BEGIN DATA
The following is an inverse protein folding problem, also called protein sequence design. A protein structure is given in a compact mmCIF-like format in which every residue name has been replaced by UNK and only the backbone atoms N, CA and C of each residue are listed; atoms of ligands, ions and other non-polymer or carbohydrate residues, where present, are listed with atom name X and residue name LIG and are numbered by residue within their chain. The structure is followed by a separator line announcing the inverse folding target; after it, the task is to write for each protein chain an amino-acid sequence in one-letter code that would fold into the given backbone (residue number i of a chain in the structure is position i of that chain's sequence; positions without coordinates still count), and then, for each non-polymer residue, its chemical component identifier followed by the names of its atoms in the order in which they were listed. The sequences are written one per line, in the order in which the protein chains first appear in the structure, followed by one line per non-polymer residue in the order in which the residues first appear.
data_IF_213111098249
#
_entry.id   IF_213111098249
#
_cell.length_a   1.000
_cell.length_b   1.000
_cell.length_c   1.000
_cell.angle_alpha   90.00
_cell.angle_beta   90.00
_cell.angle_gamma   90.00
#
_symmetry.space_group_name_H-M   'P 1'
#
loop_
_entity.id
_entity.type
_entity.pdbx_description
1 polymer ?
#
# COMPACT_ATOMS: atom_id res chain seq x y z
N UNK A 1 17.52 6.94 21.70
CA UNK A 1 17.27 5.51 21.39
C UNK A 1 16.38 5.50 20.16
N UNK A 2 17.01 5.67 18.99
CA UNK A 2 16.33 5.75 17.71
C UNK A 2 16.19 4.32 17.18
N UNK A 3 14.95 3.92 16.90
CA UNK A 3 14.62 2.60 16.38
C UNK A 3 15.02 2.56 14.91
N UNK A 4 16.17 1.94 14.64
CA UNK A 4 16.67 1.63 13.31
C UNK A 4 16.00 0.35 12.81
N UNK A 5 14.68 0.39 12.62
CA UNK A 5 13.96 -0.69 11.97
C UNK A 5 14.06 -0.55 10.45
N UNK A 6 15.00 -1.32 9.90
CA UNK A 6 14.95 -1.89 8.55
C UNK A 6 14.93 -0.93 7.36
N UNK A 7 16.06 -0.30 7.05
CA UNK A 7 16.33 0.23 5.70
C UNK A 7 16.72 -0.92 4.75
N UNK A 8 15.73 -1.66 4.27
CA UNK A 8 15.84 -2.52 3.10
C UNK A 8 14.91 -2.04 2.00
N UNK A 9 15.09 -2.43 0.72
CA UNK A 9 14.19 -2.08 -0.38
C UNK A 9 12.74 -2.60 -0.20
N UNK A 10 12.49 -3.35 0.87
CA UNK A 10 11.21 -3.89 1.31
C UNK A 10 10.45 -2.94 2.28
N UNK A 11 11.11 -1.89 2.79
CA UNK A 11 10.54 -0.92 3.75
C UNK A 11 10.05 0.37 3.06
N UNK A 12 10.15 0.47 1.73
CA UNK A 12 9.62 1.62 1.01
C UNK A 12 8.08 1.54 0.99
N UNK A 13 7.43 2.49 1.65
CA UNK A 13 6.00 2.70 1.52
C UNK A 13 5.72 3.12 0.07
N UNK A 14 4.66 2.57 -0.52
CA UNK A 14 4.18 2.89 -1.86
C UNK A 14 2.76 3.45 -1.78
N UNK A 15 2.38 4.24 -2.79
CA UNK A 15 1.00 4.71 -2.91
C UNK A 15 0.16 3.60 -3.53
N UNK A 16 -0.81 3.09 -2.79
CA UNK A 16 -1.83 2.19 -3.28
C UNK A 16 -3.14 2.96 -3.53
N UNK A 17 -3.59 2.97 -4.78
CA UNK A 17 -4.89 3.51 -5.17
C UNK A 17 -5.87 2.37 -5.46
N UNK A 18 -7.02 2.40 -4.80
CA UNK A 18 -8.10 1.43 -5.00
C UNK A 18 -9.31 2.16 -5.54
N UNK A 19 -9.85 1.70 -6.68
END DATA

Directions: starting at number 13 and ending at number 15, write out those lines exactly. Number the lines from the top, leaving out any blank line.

_symmetry.space_group_name_H-M   'P 1'
#
loop_